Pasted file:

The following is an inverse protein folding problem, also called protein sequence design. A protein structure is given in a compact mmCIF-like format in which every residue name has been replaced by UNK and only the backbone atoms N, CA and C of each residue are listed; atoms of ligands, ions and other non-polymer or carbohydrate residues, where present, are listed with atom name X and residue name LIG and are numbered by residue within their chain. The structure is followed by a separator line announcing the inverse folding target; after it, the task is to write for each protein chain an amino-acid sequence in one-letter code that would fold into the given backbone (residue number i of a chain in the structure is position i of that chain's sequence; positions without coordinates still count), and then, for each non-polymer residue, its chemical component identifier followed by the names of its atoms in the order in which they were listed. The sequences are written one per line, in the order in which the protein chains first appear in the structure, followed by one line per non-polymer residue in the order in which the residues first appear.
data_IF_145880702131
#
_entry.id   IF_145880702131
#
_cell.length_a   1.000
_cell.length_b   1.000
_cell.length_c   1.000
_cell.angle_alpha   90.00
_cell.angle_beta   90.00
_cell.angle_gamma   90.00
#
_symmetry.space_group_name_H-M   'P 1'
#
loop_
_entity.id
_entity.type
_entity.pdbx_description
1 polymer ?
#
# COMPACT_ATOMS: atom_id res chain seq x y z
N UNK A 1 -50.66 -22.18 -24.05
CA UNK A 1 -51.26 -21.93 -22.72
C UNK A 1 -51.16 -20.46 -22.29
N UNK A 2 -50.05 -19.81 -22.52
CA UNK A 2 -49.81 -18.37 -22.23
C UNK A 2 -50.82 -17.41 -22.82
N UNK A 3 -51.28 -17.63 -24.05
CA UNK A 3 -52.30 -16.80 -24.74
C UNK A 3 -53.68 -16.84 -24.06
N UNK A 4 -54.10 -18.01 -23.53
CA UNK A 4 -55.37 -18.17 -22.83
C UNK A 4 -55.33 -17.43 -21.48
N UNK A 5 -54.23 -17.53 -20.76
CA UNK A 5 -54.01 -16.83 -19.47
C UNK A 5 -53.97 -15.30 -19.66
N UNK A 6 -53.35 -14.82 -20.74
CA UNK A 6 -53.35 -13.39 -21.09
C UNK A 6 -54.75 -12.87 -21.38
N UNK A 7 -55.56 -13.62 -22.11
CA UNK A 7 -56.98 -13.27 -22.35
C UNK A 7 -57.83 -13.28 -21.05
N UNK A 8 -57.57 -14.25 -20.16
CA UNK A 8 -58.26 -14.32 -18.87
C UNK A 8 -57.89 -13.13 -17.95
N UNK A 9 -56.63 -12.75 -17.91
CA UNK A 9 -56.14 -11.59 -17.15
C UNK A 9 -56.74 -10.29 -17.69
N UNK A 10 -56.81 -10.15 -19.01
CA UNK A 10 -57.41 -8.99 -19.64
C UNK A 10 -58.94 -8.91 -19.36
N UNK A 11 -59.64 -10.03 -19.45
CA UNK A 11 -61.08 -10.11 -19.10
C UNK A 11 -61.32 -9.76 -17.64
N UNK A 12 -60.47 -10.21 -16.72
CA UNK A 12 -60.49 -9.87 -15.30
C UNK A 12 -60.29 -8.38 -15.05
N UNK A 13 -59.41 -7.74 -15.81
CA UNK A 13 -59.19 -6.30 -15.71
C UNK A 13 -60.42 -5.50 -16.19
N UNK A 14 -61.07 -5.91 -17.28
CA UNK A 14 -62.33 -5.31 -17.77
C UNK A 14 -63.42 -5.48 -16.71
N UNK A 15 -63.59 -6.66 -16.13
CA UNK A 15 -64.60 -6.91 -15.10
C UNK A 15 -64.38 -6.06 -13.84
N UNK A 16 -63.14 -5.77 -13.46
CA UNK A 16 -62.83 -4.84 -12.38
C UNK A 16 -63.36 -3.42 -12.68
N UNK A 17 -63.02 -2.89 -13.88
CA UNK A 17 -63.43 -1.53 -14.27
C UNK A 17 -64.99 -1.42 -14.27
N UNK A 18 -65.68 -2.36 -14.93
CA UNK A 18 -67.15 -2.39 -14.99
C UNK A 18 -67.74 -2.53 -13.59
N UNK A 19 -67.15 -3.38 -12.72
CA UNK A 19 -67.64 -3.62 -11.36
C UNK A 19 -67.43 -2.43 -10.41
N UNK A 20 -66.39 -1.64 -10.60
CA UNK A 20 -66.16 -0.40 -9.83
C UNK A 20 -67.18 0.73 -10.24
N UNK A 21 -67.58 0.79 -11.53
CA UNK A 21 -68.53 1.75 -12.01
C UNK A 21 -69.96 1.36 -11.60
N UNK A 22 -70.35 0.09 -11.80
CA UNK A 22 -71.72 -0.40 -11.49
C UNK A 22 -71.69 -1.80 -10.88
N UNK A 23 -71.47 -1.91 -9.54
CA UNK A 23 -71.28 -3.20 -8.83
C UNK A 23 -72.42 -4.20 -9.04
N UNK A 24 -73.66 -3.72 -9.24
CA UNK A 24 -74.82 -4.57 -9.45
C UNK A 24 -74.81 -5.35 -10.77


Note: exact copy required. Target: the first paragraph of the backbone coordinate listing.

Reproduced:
The following is an inverse protein folding problem, also called protein sequence design. A protein structure is given in a compact mmCIF-like format in which every residue name has been replaced by UNK and only the backbone atoms N, CA and C of each residue are listed; atoms of ligands, ions and other non-polymer or carbohydrate residues, where present, are listed with atom name X and residue name LIG and are numbered by residue within their chain. The structure is followed by a separator line announcing the inverse folding target; after it, the task is to write for each protein chain an amino-acid sequence in one-letter code that would fold into the given backbone (residue number i of a chain in the structure is position i of that chain's sequence; positions without coordinates still count), and then, for each non-polymer residue, its chemical component identifier followed by the names of its atoms in the order in which they were listed. The sequences are written one per line, in the order in which the protein chains first appear in the structure, followed by one line per non-polymer residue in the order in which the residues first appear.